Short fiction and serialised novellas of GJ Fairlamb

Archive for March 2014

Pinwheel 2: Sam Recognises Her Face

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February 2nd, 1931

Pinwheel Club, New York

‘This is Alice,’ Bert says. He puts his hand on the small of the woman’s back and John instantly understands their relationship. ‘She is going to help me decide what the best course of action would be with you.’

Alice is not pretty enough to interest John – that nose, he says to himself – and he’s a little put off when her eyes widen at the sight of him. By the time she is sat opposite him, her expression has turned to stone.

She turns to Bert, who is still standing by her side like a guard.

‘I don’t think this is a good idea,’ she says.

Her accent is strange – to John’s ear’s, it sounds not quite Irish, a little bit English, altogether unplaceable. Another point against her.

‘What’s is it?’ Bert asks.

Alice squeezes her lips together, but does not answer. Bert murmurs in her ear, but she is unmoved.

‘No. Forget I said that. You call him a “magnet”?’

‘That’s right,’ Bert says, still softly. ‘You know –’

‘I know,’ she says, eyebrows pinched even tighter. ‘I know what it is. I remember.’

She leans forward, elbows on the table, and glares into him. John looks away.

‘I know the rest. You have been surrounded by small-minded idiots your entire life,’ she says. It sounds even blunter with her posture, her voice. ‘You have attracted their bad luck and taken on their bad thoughts. Sam is your one…lucky break?’

She looks at Bert for confirmation, as if English is not her native tongue. He nods. She continues.

‘If you stay with kind people, you will attract more kindness and become kinder in turn. If you work with money, you will make more money. If I put you next to the president, soon you will be a king.’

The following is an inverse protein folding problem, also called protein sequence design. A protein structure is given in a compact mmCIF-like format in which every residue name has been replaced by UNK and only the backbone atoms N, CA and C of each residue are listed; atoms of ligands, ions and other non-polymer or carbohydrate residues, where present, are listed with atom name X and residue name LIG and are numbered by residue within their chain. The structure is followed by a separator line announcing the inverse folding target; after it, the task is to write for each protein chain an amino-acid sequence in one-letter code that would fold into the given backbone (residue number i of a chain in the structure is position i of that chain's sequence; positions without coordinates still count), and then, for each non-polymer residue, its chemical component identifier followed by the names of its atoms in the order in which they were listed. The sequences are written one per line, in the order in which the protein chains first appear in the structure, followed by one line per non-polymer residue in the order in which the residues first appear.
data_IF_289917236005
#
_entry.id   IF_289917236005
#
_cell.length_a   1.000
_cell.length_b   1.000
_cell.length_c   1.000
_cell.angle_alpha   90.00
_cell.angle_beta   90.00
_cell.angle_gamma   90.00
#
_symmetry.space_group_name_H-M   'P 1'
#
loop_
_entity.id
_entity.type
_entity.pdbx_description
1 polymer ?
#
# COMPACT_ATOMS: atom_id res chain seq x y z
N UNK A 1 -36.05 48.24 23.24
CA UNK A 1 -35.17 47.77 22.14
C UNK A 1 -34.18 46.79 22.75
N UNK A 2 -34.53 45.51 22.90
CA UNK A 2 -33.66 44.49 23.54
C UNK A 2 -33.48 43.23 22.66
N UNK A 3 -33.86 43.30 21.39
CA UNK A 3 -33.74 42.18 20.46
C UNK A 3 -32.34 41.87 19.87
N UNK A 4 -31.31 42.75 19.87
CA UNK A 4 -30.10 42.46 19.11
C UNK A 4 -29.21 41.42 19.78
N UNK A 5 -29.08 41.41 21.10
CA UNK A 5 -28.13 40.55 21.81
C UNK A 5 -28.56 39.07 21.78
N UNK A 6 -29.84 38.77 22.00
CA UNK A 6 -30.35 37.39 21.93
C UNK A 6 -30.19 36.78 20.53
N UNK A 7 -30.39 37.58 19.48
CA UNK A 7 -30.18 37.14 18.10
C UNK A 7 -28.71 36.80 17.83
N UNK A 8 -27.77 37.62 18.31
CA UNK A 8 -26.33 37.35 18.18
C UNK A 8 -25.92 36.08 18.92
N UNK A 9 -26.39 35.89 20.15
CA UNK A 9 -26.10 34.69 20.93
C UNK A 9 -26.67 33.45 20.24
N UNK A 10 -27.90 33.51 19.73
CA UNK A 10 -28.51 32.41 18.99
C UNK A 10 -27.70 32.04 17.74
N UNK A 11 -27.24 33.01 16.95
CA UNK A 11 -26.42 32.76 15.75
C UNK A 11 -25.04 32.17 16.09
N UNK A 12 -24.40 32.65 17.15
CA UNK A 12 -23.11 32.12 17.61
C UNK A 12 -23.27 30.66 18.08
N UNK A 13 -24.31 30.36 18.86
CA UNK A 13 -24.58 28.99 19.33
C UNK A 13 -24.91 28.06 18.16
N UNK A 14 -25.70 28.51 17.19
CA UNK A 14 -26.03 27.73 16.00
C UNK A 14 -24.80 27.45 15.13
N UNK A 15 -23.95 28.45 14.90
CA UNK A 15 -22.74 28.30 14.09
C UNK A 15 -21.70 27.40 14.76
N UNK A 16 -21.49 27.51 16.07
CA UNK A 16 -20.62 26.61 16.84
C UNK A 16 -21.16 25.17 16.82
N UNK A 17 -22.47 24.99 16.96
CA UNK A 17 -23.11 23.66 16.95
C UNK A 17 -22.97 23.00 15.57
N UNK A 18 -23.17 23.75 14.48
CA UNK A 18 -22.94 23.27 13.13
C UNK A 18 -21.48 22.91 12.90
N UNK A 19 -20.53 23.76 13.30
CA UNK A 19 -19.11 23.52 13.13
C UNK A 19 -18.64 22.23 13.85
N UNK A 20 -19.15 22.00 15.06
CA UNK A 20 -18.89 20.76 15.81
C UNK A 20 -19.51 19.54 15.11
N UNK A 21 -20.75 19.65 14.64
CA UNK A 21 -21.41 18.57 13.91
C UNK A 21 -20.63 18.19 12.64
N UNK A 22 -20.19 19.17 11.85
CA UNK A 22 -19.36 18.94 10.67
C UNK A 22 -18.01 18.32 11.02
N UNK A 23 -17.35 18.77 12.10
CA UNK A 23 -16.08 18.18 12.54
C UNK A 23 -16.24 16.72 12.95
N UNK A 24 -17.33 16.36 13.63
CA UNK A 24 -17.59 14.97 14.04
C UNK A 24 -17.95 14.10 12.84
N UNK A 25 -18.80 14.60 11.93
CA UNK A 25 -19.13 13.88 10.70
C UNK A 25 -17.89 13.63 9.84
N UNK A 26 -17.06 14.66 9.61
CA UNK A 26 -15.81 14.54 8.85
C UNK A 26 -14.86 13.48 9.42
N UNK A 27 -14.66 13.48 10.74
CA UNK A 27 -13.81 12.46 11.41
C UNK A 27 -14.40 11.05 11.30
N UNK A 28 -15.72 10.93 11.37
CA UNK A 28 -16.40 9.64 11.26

John likes the sound of that, but Bert frowns and says ‘Don’t play games, Alice.’

She flicks her eyes down and smirks.

‘So, the question is: what do you want? And what does Bertram want from you?’

She meets his gaze with curiosity this time. Her eyelids seem to go on forever. Like Vilma Banky, he thinks, like a real film star. Yes, for a couple of seconds he understands what Bert sees in her, though damn if he can stand such attitude in a woman.

‘More money might be nice,’ Bert says.

‘I’ll say,’ John adds, fidgeting with his jacket sleeve. He remembers the message he was sent yesterday from Al’s “accountants.”

‘Is money all you want?’ Alice asks.

‘At the minute, ma’am. I can go on to power later.’

He means it as a joke, but she does not find this amusing, and neither does Bert, it seems.

‘You’re working under me, remember,’ Bert says. The same menace, the same quiet anger that John saw the other night with Sam, is in his warning tone. ‘You’ve got something powerful, but if you don’t use it right, there’ll be nothing but ruin on us all.’

‘Yes,’ Alice says. She looks at him as if she is probing him for an answer, an explanation of some kind. John folds his arms and leans back.

‘Look, I’ll do whatever it takes for you to pay me, alright? I was kidding ’bout the rest. What do you want me to do?’

Bert nods at Alice, and she leaves without a sound. Bert takes her place and begins to delineate John’s new job, working in the back office. John hopes he won’t have to see Bert’s girlfriend again.


September 19th, 1996

Surulere, Lagos

Onyeka hums to herself as they walk home from college.

‘Oh. My. God. Mum is going to be so mad at you,’ her sister Grace says with a laugh, bouncing along beside her. ‘I cannot wait to tell Helen and Nnenna what she says. I bet she will kill you!’

Onyeka merely gives her a calm smile in return.

‘I did my best,’ she says.

‘May God have mercy on your soul,’ Grace replies, in Igbo.